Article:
In 1890, the glacier covered 6.2 square miles but by 2012 it was just 7.5 sq. ft.
To have the status of a glacier, the ice and snow must be thick enough to move by its own weight. For this to happen the mass must be 130 to 165 feet thick.
The American Association for the Advancement of Science says 18 U.S. communities are using science to adapt to climate change and reduce greenhouse gas emissions.
This includes limiting wetlands flooding and emissions, updating transportation, water, food and waste systems, and deploying sea level sensors.
Climate change impacts can vary and the report says how communities respond depends on their needs, values and resources.
Internationally recognized climate scientist Prof. Raymond Bradley of the University of Massachusetts Amherst is elected an international fellow in the Earth, Ocean, and Atmospheric Sciences Division of the Academy of Science of the Royal Society of Canada for major contributions to the understanding of the nature and causes of climate change.
The collapse of the Soviet Union led to lower meat consumption, abandonment of cultivated land, and restructuring of food sales chains that caused a drop in GHG emissions.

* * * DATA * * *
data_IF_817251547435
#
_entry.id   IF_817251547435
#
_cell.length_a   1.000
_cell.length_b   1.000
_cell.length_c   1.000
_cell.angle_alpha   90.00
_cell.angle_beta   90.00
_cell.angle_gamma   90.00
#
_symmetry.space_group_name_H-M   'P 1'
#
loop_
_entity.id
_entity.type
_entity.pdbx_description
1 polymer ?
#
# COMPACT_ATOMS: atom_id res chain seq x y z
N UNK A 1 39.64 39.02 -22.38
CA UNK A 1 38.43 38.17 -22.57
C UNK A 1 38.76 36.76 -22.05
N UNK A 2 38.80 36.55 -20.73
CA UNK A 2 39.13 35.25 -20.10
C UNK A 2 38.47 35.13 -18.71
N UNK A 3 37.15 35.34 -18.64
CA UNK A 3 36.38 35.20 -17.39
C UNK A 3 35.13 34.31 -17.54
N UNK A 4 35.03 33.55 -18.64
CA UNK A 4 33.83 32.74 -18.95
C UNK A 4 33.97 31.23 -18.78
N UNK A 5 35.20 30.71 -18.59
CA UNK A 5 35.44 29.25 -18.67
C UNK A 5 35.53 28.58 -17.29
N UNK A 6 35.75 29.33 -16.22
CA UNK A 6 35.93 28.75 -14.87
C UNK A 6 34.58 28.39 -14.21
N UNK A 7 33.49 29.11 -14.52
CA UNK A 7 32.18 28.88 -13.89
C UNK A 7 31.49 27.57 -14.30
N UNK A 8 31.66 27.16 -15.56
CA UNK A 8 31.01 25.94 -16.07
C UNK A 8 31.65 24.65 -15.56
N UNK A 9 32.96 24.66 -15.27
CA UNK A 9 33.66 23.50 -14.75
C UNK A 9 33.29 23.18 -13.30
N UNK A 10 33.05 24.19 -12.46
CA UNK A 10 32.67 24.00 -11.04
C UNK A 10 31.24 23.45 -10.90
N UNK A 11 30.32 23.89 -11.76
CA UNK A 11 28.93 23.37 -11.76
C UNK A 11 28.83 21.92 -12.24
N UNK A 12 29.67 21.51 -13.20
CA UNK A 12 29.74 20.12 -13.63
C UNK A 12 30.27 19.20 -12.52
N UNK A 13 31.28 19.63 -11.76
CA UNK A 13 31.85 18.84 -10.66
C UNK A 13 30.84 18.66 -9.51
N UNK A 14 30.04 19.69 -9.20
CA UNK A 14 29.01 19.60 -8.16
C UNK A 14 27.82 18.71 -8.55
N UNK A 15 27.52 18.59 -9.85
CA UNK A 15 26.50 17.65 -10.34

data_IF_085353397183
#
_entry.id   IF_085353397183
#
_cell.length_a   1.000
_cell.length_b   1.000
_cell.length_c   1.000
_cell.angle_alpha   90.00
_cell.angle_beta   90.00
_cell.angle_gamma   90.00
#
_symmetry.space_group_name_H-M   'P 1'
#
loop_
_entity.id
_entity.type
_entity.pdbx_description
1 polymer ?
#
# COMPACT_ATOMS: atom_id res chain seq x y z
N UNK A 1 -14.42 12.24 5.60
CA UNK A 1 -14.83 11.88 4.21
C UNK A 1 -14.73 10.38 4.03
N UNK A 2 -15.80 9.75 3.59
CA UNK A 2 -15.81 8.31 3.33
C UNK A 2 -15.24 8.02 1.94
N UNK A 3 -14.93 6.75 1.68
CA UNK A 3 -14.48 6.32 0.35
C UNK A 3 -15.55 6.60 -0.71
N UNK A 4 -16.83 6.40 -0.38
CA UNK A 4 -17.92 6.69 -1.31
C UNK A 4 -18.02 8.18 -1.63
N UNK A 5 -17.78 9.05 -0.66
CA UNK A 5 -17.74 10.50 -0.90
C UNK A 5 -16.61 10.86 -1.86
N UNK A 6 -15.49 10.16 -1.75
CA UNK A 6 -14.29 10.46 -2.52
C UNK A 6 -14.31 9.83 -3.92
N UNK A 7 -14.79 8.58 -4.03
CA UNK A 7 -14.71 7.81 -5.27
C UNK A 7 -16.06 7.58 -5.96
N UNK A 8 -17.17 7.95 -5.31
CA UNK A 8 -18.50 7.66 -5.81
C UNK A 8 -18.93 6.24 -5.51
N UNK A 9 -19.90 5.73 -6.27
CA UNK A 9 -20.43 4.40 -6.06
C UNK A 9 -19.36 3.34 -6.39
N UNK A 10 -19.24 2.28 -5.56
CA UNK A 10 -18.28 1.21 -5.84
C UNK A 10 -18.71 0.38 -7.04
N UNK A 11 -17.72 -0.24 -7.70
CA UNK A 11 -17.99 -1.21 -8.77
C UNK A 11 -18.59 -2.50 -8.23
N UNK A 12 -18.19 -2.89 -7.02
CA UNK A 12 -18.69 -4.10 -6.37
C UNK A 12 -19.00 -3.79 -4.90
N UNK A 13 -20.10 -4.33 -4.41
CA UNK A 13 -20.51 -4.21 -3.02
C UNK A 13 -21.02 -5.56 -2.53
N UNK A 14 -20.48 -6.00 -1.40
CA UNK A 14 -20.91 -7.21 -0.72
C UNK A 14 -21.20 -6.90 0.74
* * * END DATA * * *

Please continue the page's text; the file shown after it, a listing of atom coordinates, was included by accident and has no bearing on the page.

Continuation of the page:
Leading research associate Alexander Prischepov of the Space Ecology Lab at Russia’s Kazan Federal University says there are up to 198 million acres of abandoned fields.
“It’s good for nature when there is a controlled abandonment process,” he says. “Ecosystems are rejuvenated, soils are at rest, and carbon is deposited in them.”
Emission fell by 7.61 billion tons of carbon dioxide equivalent from 1992 to 2001. Russia now emits 2.5 billion tons of GHGs a year.
A team of Midwestern climate scientists release a report with grim predictions about the impact of climate change on the Great Lakes region.
It foresees a growing trend of wetter winters and springs, with increases in heavy rain events leading to flooding. Rural areas will likely see more erosion, and unpredictable cycles of heat and rainfall.
University of Illinois atmospheric sciences professor Donald Wuebbles says he hopes policymakers and the public understand these changes are already beginning and will likely continue to disrupt the economic and environmental health and well-being of people in the Great Lakes region.
“It is vitally important that we take action now to protect our natural resources from further harm.”
By: Alan Harman